• Scheduled personal property refers to types of goods that have separate sub-limits of coverage. Firearms, cash, photography equipment, computer equipment and jewelry all have set sub-limits in a standard homeowner’s policy, such as $5,000 per category. If you have an item worth more than the limit, such as an engagement ring valued at $15,000, you can usually purchase additional coverage for it by providing proof of purchase or an appraisal. If you have a special collection, please discuss with your agent or an advocate at Bamboo to ensure that you are covered.

Am I covered if there is a wildfire?

Homeowners insurance MAY help cover damage to your home and belongings resulting from a wildfire. Given the high risk of wildfires in some areas, some insurance carriers may not be able to offer coverage for fire. In this case they may offer you a separate policy through the state. Check your policy carefully confirm that you have the coverage you need.

What is DIC or a Fair Plan? Why do I need 2 homeowners policies?

If your home is located in an area with a high risk of wildfire, you may need two insurance policies – one that covers fire and one that covers other perils such as theft, water damage and liability. Together these two policies should provide complementary coverage against most perils covered in a standard homeowner’s policy.

  • Policy 1: The state of California has a FAIR (Fair Access to Insurance Requirements) program to provide fire insurance to homeowners who have trouble getting coverage from insurance companies. It will cover fire, but not other perils like theft, water damage or liability.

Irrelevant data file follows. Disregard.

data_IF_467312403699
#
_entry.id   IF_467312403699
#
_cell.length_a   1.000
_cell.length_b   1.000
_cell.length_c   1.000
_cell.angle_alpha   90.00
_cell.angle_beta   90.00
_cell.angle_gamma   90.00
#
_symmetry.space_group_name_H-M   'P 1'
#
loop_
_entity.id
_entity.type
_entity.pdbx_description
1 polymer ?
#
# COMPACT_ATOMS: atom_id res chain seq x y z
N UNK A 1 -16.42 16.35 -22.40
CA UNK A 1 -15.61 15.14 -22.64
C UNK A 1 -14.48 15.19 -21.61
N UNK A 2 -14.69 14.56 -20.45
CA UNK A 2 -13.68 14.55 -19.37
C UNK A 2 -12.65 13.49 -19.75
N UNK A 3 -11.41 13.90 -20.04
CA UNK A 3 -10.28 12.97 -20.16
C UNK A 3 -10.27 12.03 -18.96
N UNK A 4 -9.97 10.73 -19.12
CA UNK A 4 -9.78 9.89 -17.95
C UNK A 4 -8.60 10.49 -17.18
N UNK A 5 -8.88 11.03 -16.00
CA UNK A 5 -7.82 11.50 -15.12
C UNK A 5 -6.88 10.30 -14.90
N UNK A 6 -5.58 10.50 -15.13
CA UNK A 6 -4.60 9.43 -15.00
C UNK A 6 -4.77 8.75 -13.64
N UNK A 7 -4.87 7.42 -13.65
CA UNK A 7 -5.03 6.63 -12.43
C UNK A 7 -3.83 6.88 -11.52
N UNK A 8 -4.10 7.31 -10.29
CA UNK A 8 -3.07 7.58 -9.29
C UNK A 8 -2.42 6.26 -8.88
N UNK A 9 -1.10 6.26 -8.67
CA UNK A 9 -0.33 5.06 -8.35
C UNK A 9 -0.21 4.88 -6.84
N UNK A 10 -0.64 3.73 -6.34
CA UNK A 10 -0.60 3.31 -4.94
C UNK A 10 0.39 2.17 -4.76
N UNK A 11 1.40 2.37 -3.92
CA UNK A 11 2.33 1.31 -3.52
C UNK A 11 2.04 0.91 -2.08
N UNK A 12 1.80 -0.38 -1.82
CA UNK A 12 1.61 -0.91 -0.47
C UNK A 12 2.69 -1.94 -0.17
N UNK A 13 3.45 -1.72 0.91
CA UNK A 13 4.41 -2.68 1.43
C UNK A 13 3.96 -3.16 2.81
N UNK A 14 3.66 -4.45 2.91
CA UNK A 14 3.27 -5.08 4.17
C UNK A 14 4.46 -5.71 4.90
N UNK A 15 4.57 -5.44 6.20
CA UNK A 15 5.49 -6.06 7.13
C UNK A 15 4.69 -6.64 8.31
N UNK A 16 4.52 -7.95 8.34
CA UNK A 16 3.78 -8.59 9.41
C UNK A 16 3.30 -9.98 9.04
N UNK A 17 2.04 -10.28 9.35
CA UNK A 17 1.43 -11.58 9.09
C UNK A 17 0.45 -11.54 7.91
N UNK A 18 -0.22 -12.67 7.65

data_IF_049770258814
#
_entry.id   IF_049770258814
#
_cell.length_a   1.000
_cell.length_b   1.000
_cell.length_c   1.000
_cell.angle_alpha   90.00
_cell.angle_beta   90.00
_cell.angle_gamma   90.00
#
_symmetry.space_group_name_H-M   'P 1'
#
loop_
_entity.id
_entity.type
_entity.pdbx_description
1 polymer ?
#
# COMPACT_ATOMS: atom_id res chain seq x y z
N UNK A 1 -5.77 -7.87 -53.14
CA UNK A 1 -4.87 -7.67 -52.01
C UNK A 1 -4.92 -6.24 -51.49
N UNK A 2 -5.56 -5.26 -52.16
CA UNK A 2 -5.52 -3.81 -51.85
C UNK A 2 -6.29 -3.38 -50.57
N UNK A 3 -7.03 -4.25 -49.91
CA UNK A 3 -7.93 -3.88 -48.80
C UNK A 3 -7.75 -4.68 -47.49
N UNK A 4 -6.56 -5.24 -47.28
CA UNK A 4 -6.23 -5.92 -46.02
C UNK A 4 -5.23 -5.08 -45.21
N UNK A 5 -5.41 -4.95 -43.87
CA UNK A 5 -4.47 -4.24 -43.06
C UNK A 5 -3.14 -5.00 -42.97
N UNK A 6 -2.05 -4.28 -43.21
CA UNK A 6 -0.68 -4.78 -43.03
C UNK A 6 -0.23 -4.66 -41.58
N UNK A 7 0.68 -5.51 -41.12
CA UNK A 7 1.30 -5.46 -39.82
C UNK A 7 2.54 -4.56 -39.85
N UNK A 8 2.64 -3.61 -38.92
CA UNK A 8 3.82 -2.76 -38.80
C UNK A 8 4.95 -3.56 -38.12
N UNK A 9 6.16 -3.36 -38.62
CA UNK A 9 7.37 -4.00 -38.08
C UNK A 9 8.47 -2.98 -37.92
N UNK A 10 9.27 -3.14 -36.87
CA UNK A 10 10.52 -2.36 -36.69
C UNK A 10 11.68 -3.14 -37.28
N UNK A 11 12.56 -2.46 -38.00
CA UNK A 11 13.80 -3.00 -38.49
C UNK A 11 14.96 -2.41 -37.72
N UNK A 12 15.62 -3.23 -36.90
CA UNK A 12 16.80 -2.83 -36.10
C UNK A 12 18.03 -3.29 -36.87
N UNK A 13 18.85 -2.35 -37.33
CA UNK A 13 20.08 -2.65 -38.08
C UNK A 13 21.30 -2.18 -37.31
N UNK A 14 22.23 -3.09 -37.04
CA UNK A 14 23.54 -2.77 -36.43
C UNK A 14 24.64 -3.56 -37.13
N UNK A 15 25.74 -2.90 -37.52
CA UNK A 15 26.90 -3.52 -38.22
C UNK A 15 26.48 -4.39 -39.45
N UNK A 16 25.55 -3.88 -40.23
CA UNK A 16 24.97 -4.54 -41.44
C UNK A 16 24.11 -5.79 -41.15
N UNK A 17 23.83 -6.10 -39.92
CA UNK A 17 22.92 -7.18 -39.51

• Policy 2: If you have a FAIR plan policy to cover fire, your insurance company can offer you a DIC (Difference in Conditions) policy that covers perils that are not covered in the FAIR plan. This includes coverage for perils such as theft, water damage and liability.

Am I covered for falling trees?

Homeowner’s insurance typically covers the costs of removing the tree or shrub that fell on an insured structure. If a fallen tree does not damage your home or other structures but blocks a driveway or ramp for the disabled, insurance may pay to have it removed.

Alphabet soup - What types of insurance policies are these?

HO-3 – a standard homeowner’s policy
HO-4 – renter’s insurance to protects the belongings of someone renting a home or apartment; the owner of the unit would need a separate landlord insurance policy to protect the structure
HO-5 – a homeowner’s policy with broader coverage for additional perils
HO-6 – insurance for someone who owns a condominium; the condo association will likely have coverage to protect the building and its common areas
DP-1 – insurance for the owner (landlord) of a property that may be vacant
DP-3 – insurance for the owner (landlord) for a property that is occupied by a tenant

Is there coverage for my swimming pool, hot tub or trampoline?